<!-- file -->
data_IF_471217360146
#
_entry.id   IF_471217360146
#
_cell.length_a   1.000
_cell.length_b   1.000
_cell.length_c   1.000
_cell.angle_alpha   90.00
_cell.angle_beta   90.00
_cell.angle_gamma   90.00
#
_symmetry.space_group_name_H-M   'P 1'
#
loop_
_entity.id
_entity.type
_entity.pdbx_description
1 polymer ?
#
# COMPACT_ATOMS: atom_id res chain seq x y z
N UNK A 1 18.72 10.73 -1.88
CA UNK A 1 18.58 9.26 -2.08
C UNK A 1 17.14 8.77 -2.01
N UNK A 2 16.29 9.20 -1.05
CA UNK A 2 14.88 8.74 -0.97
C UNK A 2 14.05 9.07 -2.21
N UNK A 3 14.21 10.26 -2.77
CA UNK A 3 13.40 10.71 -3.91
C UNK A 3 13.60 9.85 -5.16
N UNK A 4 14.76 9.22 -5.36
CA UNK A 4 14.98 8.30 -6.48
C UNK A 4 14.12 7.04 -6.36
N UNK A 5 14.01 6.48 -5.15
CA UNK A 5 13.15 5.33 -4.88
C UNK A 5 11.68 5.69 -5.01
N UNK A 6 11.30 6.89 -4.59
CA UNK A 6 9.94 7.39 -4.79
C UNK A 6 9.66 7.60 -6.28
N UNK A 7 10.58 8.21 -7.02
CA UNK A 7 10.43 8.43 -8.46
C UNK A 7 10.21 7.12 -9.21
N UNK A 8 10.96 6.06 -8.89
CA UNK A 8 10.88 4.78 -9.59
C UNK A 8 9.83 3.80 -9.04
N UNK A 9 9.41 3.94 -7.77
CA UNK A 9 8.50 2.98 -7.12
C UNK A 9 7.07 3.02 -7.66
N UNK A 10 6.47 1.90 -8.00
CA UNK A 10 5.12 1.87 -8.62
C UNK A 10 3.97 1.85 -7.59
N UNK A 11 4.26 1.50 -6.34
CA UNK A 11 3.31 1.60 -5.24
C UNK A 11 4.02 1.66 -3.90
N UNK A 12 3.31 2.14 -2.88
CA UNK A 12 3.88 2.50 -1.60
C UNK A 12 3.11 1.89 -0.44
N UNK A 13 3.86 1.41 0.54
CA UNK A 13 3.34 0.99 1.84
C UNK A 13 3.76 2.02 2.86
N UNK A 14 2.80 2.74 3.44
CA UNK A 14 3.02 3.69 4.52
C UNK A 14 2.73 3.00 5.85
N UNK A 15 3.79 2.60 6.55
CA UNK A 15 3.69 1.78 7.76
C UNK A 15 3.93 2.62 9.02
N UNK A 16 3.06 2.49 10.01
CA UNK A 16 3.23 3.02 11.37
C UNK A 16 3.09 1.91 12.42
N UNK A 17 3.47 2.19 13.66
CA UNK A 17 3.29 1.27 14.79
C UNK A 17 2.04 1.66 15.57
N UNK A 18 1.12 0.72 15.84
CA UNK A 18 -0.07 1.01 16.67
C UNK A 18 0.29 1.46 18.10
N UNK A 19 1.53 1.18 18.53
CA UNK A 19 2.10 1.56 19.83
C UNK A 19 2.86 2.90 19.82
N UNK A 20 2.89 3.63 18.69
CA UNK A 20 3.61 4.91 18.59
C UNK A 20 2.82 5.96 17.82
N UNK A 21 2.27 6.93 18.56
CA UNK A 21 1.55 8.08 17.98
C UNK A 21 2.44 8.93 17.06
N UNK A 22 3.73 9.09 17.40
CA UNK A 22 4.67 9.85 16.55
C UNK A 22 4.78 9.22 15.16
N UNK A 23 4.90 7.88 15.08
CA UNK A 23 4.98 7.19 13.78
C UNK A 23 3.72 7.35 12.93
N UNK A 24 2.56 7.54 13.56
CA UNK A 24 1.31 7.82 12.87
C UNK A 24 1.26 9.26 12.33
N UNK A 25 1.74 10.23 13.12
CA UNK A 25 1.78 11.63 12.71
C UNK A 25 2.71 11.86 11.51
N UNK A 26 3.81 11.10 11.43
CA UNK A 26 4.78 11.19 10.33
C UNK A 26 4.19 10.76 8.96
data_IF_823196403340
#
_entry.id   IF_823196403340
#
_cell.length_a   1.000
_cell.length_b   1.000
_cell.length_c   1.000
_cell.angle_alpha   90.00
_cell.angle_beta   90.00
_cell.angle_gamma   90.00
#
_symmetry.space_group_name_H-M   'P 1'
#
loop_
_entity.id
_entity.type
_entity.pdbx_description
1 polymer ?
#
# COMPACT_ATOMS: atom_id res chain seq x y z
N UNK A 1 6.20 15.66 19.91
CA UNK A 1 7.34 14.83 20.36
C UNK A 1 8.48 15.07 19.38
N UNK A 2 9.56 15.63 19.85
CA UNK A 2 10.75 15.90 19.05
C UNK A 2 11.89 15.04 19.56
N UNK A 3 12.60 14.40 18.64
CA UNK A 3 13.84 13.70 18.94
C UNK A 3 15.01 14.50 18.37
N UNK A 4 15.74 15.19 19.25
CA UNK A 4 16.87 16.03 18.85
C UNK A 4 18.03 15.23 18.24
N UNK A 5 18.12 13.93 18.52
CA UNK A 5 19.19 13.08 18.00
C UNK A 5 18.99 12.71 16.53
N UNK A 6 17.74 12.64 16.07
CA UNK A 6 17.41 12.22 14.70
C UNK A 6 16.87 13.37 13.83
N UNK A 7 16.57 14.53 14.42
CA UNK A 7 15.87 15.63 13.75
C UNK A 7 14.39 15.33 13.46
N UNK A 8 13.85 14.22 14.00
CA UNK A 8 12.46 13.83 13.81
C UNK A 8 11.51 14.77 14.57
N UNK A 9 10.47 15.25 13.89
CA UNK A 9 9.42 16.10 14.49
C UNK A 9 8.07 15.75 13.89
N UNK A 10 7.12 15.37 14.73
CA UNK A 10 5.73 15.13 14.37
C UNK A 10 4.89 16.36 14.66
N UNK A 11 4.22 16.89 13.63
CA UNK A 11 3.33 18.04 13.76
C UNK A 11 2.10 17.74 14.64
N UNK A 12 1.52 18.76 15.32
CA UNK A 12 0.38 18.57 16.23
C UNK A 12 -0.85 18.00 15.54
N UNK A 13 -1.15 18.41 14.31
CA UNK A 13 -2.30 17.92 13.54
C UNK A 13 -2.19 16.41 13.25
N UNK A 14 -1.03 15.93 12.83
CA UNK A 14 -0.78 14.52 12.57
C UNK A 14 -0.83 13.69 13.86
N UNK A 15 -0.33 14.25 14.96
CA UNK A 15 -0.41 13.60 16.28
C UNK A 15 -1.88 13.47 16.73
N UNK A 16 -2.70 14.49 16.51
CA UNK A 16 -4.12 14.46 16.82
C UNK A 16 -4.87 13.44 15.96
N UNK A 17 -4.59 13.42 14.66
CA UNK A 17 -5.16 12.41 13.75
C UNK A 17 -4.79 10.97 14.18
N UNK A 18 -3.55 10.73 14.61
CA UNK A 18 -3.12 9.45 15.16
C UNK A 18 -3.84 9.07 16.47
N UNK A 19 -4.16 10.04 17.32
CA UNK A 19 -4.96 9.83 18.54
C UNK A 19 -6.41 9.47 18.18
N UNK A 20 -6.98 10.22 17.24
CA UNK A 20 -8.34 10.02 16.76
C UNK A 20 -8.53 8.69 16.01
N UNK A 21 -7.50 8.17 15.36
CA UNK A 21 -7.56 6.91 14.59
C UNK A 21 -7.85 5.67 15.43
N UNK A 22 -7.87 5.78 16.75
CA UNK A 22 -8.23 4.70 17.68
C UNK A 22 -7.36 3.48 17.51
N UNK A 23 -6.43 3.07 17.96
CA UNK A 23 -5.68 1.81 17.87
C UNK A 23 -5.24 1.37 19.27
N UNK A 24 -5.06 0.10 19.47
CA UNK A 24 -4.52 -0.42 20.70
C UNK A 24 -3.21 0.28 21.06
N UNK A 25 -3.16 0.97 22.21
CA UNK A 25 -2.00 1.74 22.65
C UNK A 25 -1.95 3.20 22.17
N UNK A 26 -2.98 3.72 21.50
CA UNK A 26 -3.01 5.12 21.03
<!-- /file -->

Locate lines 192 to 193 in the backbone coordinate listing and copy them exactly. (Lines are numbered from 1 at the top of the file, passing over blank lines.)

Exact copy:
CA UNK A 25 -2.00 1.74 22.65
C UNK A 25 -1.95 3.20 22.17